This website mainly concerns itself with the technique of photographing model ships in real water, whether it be in a specifically constructed studio tank with a painted backdrop, out upon a real sea with the real horizon and sky or a combination of specially constructed tank using a real horizon and sky. This is a process that is increasingly rare in these days of digital filmaking. The golden age was seen in the films of the 1940’s and 1950’s and there are still some strikingly effective examples seen in films right up to the end of the twentieth century. It will also cover model ships that have been built and photographed dry, with various methods for integrating either photographically shot plates of water, CG simulations of water surfaces and fogged in studios representing underwater scenes.
Most films today which seek to depict almost any visual effect concerned with ships upon the ocean would tend to use virtual digital model ships on a computer simulated and rendered sea. Some have still favored the building of a model, like the recent version of King Kong which had a beatifully detailed miniature steamer, built by WETA, which never got wet. Instead it was photographed in a “sea” of blue screens. It was solidly mounted to a steel rig which mimicked the rolling of the ocean as it was photographed by a computerised motion control camera. This footage was then combined in a computer program, composited with a mostly digitally simulated ocean. This was the approach largely followed by the 1997 Titanic movie, a large 1/20 scale miniature was filmed motion control and composited into a digital ocean combined with elements shot of the wake of a real ex-ww2 liberty ship. Contemporary visual effects are concerned with being “photo real”. This is a recent consideration as traditional techniques were largely “photographed”, thus the photo part of photo-real was automatically achieved. The real, that is to say realistic part is another matter entirely. My own take on this is that it was precisely the unreal nature of visual effects that got me interested as a child in the first place. One of my favourite films was Ray Harryhausen’s Jason and the Argonauts. I loved the strange magical effect imparted by the stop motion animated creatures. I knew when a monster was about to make an entrance, as I noted a sudden change in the texture of the film just before it appeared. I just attributed it to a magical process, later realising that it was the colour shifts and extra grain caused by re-photographing the background live action off a rear projected screen. I definitely had a sense that what I was seeing wasn’t real, it was better than real, it was magic. A highpoint of the film for me, was when Triton emerges from the sea and holds back the clashing rocks to allow the Argonauts’ ship to pass under his arms. The wide angle lens, the low angles and the slow motion cinematography all contributed to the gigantic effect created. It was many years later that I realised that there is another ingredient that made these shots so special for me, (and probably to no-one else) and that is the size of a drop of water. Every effects person who has ever been involved in shooting miniature ships has said ” you can’t miniaturise a drop of water”. This is a physical constant, the viscosity of water means that when you shoot a man in a fish tail suit to represent a giant mythical god at 1/25 scale the water drops are 25 times bigger than normal, about the size of an orange. This effectively makes the water seem more viscous. This apparent honey-like consistency of water in miniature shots was appealing to me ( OK I admit I’m strange ). It’s one of the reasons I liked the 60’s TV series Thunderbirds. They used a very small tank, about 10 foot square, with quite small models making the water seem very syrupy indeed.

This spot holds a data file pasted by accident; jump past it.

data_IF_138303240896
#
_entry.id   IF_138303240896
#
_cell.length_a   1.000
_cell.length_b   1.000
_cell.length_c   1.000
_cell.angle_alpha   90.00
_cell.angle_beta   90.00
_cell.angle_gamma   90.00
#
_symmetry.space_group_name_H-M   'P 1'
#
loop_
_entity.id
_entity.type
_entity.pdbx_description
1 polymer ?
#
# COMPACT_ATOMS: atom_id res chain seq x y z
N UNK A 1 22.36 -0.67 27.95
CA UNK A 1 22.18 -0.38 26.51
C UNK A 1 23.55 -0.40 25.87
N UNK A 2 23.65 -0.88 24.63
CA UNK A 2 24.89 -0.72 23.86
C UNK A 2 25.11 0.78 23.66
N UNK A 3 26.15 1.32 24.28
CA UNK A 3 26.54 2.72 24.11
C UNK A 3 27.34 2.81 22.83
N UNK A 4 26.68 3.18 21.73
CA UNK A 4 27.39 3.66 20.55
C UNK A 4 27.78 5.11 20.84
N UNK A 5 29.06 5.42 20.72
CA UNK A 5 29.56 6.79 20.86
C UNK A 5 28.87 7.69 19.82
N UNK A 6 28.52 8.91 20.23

This is the reason most film-makers these days prefer the digital route. The water droplet size is the single most tell tale sign of a miniature effect, and consequently many techniques have been employed to get around it. I’ll cover most of these strategies in later posts. As a bit of a postscript, one of the unique features of Jason and the Argonauts, as clearly demonstrated in the photo, is you can easily tell the size of the miniature because there is a man in the shot at the same time. This is one of the few examples of this in movies other than Japanese Monster films with a man in a giant monster suit. It allows me to estimate the scale at about 1/25th of full size. In fact most giant monsters that trash cities are also at this scale. Actually 1/25 scale is a bit on the small side for a movie model ship, they are usually a fair bit larger.See my post on MODEL SCALE.
If you are looking for tips on miniature cinematography, read this post Camera Lighting and Lens.